Where is the internet? This map might explain it better than any statistics could ever hope to: The red hot spots show where the most devices that can access the internet are located.
This map was made on August 2 by John Matherly, the founder of Shodan, a search engine for internet-connected devices. Matherly, who calls himself an internet cartographer, collected the data to put it together by sending ping requests to every IP address on the internet, and storing the positive responses. A ping is a network utility that sends an echo-request message (known as a packet) to an IP address—the internet’s version of “hey, are you there?”
That part was relatively easy compared to the visualization process, says Matherly. “It took less than five hours to gather the data, and another 12 hours or so to generate the map image.” For that, he used the matplotlib plotting library in the programing language Python.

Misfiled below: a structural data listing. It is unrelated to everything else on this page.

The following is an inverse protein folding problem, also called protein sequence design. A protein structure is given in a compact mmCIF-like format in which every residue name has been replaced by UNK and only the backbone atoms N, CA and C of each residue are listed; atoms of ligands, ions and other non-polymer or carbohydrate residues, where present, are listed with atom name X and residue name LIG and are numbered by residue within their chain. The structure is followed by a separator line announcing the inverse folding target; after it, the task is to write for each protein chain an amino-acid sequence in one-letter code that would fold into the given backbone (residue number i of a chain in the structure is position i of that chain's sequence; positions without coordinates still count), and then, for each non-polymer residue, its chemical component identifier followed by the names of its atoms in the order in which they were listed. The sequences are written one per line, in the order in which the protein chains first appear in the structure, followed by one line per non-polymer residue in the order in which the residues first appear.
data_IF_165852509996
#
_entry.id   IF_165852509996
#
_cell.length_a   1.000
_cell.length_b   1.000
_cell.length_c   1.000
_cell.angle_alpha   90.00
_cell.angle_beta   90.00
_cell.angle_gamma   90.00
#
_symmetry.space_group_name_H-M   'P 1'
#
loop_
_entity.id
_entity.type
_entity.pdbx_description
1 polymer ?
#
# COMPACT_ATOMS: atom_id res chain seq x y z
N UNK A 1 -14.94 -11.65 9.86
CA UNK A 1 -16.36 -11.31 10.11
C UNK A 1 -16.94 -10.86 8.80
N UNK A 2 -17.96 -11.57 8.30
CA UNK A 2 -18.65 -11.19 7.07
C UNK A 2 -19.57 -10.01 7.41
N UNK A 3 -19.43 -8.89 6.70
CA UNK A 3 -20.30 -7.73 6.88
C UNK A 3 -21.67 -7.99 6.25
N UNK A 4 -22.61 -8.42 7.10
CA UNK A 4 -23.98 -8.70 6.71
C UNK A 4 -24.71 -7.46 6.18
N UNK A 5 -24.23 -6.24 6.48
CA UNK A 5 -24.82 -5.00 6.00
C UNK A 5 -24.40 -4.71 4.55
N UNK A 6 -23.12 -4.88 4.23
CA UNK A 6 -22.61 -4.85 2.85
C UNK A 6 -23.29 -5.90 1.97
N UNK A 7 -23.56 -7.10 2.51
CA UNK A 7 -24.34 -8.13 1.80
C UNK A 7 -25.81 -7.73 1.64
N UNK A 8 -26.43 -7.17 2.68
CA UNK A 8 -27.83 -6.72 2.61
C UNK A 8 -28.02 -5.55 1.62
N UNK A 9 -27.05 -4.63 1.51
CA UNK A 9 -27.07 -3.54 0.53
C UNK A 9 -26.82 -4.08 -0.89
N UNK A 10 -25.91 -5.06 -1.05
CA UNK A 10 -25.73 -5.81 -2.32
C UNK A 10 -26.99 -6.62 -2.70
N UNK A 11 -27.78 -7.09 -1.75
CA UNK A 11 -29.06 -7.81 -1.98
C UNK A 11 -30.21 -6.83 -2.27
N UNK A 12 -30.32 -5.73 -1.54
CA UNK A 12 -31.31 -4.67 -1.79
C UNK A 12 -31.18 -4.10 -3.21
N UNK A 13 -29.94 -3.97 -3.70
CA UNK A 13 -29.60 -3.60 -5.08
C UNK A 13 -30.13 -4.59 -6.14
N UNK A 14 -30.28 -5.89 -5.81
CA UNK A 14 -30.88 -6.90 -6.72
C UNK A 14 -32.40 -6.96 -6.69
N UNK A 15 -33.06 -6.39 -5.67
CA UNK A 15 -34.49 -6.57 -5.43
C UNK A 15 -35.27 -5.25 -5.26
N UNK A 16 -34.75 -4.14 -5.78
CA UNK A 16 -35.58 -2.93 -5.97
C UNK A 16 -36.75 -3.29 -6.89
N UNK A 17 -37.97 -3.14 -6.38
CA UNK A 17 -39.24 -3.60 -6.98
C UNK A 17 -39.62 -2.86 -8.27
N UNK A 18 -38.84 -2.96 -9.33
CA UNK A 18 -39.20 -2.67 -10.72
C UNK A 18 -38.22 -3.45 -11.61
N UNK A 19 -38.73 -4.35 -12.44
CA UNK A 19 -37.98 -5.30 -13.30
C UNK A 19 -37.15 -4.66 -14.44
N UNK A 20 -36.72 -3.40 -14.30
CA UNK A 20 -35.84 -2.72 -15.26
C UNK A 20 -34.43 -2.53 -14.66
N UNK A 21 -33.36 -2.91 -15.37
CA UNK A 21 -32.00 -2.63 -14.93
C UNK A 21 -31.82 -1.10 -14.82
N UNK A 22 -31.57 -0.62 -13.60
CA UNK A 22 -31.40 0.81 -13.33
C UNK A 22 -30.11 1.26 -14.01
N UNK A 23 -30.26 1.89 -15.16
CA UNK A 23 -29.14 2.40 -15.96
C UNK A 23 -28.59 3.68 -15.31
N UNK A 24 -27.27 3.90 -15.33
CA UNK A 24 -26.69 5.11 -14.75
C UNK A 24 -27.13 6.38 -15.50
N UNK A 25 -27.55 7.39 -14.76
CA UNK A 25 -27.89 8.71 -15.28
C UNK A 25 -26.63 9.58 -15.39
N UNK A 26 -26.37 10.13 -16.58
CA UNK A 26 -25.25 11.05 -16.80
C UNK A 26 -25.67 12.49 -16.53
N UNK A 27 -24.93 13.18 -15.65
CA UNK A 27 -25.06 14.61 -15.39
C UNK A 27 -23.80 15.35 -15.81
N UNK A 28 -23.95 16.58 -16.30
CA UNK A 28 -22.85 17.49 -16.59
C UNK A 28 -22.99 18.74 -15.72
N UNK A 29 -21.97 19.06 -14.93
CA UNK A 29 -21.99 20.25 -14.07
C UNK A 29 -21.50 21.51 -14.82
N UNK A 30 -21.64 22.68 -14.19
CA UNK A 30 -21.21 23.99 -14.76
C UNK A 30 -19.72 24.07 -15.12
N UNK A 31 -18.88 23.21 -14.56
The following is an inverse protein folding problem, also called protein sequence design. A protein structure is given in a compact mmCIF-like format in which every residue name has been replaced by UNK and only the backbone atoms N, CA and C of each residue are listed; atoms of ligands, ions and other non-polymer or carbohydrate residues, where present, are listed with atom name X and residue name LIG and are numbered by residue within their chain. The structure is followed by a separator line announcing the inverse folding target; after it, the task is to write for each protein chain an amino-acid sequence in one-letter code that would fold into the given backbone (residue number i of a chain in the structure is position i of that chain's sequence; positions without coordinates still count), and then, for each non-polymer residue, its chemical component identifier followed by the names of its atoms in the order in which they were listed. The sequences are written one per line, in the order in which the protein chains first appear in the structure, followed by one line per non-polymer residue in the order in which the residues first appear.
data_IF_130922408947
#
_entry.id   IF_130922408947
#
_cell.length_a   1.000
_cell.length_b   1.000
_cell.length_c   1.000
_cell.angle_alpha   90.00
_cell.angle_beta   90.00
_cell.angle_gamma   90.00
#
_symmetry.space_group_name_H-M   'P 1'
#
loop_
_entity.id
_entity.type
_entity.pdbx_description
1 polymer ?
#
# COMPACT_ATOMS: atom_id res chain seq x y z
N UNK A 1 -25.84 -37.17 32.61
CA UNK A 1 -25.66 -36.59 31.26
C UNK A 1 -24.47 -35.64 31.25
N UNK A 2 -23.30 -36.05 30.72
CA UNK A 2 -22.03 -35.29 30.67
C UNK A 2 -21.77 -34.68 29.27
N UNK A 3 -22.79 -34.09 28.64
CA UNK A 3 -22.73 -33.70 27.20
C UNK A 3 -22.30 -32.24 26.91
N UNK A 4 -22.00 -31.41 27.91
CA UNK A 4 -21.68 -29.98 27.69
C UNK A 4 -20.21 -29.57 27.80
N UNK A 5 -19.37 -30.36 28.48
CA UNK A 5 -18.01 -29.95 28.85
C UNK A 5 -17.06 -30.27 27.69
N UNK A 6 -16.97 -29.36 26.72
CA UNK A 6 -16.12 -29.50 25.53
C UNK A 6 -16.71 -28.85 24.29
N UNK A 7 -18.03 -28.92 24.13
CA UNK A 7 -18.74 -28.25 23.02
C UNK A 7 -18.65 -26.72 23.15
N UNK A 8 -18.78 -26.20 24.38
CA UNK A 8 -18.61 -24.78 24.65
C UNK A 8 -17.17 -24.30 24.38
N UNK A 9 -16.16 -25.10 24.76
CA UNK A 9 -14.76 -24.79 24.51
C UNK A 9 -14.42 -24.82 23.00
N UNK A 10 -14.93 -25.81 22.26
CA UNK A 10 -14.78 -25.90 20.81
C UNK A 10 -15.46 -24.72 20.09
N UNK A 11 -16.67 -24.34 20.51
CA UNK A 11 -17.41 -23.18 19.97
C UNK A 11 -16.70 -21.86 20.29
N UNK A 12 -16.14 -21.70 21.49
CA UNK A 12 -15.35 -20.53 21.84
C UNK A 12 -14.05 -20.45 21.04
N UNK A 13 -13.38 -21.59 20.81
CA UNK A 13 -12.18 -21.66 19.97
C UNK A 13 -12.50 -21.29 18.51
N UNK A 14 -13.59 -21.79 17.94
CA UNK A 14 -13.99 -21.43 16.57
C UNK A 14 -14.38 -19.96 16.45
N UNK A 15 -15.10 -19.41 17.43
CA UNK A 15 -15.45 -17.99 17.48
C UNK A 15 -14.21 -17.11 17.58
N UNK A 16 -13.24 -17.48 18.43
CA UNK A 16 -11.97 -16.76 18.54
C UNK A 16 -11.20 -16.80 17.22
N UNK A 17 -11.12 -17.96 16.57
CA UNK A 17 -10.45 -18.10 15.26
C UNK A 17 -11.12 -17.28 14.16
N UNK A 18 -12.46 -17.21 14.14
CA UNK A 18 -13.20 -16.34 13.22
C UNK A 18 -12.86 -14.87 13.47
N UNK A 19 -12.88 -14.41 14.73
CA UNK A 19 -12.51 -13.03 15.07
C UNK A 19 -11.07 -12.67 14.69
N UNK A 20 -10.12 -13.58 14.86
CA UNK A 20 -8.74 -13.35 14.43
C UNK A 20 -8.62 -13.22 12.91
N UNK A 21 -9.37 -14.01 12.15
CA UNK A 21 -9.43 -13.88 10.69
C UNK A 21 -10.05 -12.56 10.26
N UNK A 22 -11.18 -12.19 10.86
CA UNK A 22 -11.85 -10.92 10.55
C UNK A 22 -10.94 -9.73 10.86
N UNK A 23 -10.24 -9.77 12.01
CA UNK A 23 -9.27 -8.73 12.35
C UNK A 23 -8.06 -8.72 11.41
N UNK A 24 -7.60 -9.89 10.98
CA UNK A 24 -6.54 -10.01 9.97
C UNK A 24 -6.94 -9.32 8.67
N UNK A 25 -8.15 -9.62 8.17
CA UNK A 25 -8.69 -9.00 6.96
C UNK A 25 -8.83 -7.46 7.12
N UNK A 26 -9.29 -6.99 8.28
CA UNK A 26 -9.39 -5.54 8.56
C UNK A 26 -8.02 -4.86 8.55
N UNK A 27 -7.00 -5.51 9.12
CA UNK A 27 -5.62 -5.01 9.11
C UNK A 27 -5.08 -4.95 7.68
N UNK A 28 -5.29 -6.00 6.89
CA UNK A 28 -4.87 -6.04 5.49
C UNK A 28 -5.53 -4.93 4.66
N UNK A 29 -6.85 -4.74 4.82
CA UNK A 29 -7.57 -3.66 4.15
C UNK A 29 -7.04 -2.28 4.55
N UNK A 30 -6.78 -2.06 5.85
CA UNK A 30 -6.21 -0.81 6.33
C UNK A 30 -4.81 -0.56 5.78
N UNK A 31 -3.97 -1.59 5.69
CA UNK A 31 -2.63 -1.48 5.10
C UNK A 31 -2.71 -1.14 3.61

With its rainbow of connectedness, the map is similar to one produced last year anonymously—which was illegal—and also to this project by CAIDA (these links and the credit to CAIDA has been updated). Although Shodan is well-known for its potentially shady practices that prey upon insecure networks, ping requests—the same thing your internet provider uses to test speed and data loss—are completely benign, Matherly says. “We’ve just advanced enough in technology where we can do it on internet-scale.”
Basically, Shodan is now able to send and receive the requests fast enough that the world can be queried in just a few hours. Armed with the new process, Matherly plans to track the changes in the globe’s internet connectivity over time. With the proliferation of the Internet of Things, we’re bound to see some of those black holes slowly colorize over the next few years.